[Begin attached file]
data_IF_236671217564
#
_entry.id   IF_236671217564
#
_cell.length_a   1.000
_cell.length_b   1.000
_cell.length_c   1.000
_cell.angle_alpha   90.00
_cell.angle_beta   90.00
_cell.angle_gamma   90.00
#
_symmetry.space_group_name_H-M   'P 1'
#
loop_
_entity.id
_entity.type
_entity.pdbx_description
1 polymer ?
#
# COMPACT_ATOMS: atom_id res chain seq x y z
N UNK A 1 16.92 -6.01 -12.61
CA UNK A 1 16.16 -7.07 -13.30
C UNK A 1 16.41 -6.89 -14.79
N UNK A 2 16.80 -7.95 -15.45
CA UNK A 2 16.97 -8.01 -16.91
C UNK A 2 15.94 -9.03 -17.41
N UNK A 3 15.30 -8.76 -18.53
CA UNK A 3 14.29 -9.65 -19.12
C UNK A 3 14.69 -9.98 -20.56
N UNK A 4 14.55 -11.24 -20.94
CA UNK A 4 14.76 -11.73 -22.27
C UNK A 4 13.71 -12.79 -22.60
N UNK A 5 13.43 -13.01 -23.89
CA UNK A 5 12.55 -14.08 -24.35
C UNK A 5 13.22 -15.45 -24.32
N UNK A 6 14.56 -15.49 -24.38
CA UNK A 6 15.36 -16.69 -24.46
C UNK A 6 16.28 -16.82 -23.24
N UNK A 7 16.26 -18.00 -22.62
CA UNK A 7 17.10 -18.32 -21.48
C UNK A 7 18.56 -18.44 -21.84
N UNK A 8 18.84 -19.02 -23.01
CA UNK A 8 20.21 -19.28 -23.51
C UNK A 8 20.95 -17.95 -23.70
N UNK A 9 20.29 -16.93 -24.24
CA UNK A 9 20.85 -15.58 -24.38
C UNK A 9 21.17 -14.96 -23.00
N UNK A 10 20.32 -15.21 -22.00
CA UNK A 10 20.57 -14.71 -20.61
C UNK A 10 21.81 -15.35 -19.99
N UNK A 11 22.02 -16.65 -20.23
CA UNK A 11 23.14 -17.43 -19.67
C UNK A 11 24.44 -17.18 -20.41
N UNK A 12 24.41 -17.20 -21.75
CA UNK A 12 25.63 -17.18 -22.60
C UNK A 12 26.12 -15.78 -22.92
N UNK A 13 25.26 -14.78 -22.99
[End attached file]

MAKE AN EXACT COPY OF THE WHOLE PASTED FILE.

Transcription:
data_IF_236671217564
#
_entry.id   IF_236671217564
#
_cell.length_a   1.000
_cell.length_b   1.000
_cell.length_c   1.000
_cell.angle_alpha   90.00
_cell.angle_beta   90.00
_cell.angle_gamma   90.00
#
_symmetry.space_group_name_H-M   'P 1'
#
loop_
_entity.id
_entity.type
_entity.pdbx_description
1 polymer ?
#
# COMPACT_ATOMS: atom_id res chain seq x y z
N UNK A 1 16.92 -6.01 -12.61
CA UNK A 1 16.16 -7.07 -13.30
C UNK A 1 16.41 -6.89 -14.79
N UNK A 2 16.80 -7.95 -15.45
CA UNK A 2 16.97 -8.01 -16.91
C UNK A 2 15.94 -9.03 -17.41
N UNK A 3 15.30 -8.76 -18.53
CA UNK A 3 14.29 -9.65 -19.12
C UNK A 3 14.69 -9.98 -20.56
N UNK A 4 14.55 -11.24 -20.94
CA UNK A 4 14.76 -11.73 -22.27
C UNK A 4 13.71 -12.79 -22.60
N UNK A 5 13.43 -13.01 -23.89
CA UNK A 5 12.55 -14.08 -24.35
C UNK A 5 13.22 -15.45 -24.32
N UNK A 6 14.56 -15.49 -24.38
CA UNK A 6 15.36 -16.69 -24.46
C UNK A 6 16.28 -16.82 -23.24
N UNK A 7 16.26 -18.00 -22.62
CA UNK A 7 17.10 -18.32 -21.48
C UNK A 7 18.56 -18.44 -21.84
N UNK A 8 18.84 -19.02 -23.01
CA UNK A 8 20.21 -19.28 -23.51
C UNK A 8 20.95 -17.95 -23.70
N UNK A 9 20.29 -16.93 -24.24
CA UNK A 9 20.85 -15.58 -24.38
C UNK A 9 21.17 -14.96 -23.00
N UNK A 10 20.32 -15.21 -22.00
CA UNK A 10 20.57 -14.71 -20.61
C UNK A 10 21.81 -15.35 -19.99
N UNK A 11 22.02 -16.65 -20.23
CA UNK A 11 23.14 -17.43 -19.67
C UNK A 11 24.44 -17.18 -20.41
N UNK A 12 24.41 -17.20 -21.75
CA UNK A 12 25.63 -17.18 -22.60
C UNK A 12 26.12 -15.78 -22.92
N UNK A 13 25.26 -14.78 -22.99